Poverty & Healthcare
Services in the city versus the countryside
The healthcare system in Senegal operates through city and regional hospitals, district health centres and health posts.
Reaching health clinics
The condition of rural roads, particularly in the rainy season, makes it hard for people to reach medical centres. Therefore rural people often rely on local healers and traditional medicines.
A good level of medical treatment is generally available in the capital, with many of the country’s doctors working in Dakar. However, rural areas suffer from a shortage of medical personnel.
The health workers and midwives who staff the country’s health posts often have to cope with a shortage of equipment.
A decentralised system of healthcare
Thanks mainly to state education and treatment programmes, HIV/AIDS infection rates are low at less than 1% of the population, with around 59,000 people living with the disease in 2009.
The government of Senegal spends nearly 12% of its budget on healthcare. This spending has funded national initiatives to combat malaria and AIDS, as well as an immunisation programme for under-fives and family planning/reproduction services.
Despite these programmes, nearly one child in 11 dies before the age of five in Senegal. Due to widespread poverty, many children suffer from malnutrition. This makes it much harder for them to recover from illnesses such as respiratory infections and malaria.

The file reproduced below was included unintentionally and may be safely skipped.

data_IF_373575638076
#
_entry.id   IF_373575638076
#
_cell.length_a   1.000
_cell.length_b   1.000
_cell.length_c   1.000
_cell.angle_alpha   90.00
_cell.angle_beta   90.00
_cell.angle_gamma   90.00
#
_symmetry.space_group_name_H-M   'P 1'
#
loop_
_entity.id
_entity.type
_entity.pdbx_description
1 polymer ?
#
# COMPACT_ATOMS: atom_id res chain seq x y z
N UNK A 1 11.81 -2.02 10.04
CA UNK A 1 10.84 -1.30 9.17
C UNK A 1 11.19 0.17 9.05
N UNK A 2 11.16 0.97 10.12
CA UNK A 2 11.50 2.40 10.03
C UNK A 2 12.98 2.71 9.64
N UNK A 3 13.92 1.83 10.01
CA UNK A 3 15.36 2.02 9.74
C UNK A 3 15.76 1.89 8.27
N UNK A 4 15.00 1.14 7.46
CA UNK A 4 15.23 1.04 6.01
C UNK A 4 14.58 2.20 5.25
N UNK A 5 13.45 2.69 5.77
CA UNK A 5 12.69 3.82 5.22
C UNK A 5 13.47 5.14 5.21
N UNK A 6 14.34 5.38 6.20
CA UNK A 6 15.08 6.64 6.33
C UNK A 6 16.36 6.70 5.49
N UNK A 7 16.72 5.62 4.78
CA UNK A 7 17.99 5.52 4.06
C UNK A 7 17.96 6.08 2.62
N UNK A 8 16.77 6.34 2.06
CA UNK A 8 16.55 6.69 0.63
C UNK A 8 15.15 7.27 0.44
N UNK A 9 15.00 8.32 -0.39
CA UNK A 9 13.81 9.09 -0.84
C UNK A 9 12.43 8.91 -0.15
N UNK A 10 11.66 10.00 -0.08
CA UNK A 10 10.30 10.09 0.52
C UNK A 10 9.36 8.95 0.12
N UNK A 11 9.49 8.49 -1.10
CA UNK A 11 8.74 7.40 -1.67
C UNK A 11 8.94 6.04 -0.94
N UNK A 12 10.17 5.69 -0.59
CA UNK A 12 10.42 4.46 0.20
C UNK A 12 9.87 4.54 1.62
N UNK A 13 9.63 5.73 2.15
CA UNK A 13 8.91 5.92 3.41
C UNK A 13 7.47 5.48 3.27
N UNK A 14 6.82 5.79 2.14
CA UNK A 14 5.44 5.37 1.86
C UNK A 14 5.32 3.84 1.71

More than 220,000 malaria cases were reported in 2009 by the World Health Organization (WHO). It is the leading cause of death by infectious disease, though other diseases such as schistosomiasis, typhoid and yellow fever are also common. With more than 11,000 cases in 2009, tuberculosis is on the rise again.
Cost and coverage of healthcare
While vaccinations and treatments for certain diseases (such as malaria and HIV/AIDS) are provided free, other types of medical care and any stays in hospital have to be paid for.
In some regions, communities in Senegal have started local health insurance schemes to provide full medical coverage.
Generally, healthcare planning and services are the responsibility of individual districts, which receive the majority of their funding from central government (with sizeable donations from international organisations).
With differences in how district councils choose to implement healthcare spending, the priorities and efficiency of services vary from region to region.